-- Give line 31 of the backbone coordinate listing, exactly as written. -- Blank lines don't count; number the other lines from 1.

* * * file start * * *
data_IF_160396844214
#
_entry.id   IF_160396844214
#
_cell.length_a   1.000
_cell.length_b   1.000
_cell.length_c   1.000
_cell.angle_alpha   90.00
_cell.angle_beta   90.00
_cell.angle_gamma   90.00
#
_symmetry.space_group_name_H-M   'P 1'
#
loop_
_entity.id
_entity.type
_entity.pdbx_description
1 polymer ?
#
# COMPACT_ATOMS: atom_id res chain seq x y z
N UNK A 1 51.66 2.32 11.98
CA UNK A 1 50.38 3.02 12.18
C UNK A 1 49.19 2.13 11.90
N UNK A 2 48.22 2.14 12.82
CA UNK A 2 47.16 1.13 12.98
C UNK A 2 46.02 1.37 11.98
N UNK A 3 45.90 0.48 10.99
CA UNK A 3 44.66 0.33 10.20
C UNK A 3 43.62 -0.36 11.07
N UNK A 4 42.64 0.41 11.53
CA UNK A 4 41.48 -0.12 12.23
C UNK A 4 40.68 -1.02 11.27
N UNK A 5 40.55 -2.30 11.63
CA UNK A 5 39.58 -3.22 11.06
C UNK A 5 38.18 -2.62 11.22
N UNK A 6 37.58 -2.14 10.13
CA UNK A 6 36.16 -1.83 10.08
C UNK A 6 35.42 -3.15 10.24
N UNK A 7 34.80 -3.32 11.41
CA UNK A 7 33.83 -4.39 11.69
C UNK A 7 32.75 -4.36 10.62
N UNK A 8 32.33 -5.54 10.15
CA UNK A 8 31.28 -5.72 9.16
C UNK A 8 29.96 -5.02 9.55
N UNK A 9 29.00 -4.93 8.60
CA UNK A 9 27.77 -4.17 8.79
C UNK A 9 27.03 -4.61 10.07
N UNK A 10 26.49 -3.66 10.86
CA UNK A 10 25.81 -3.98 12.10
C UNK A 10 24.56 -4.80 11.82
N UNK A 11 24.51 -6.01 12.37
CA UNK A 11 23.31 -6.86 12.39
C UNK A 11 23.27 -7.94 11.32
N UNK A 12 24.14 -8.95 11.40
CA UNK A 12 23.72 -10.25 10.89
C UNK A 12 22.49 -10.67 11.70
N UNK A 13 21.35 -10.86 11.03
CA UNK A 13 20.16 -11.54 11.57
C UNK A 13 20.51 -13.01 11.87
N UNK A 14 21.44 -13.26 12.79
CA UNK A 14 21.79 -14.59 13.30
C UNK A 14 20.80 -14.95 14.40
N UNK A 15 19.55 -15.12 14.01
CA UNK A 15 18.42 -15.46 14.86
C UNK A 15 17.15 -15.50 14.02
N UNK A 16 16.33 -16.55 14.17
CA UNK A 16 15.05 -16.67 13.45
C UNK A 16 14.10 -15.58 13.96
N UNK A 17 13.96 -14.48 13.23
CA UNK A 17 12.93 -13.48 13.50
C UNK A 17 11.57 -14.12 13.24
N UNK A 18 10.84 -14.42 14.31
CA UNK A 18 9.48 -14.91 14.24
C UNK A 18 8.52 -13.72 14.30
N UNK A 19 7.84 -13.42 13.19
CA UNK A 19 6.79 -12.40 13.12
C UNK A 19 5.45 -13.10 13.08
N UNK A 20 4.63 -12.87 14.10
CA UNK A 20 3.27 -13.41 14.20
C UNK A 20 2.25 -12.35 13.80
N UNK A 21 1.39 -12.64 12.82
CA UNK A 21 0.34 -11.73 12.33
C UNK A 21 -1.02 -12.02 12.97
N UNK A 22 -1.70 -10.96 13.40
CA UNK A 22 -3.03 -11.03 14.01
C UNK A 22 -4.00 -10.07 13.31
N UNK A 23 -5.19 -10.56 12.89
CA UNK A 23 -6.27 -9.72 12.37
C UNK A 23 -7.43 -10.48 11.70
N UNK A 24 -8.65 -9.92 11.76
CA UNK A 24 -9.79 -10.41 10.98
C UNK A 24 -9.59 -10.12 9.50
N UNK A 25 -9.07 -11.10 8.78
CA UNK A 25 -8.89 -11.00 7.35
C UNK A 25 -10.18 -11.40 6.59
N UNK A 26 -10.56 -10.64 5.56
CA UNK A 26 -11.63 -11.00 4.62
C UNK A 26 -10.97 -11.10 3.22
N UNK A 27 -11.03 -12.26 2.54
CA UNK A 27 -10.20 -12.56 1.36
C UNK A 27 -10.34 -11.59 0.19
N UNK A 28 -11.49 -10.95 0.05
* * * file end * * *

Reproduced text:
CA UNK A 4 41.48 -0.12 12.23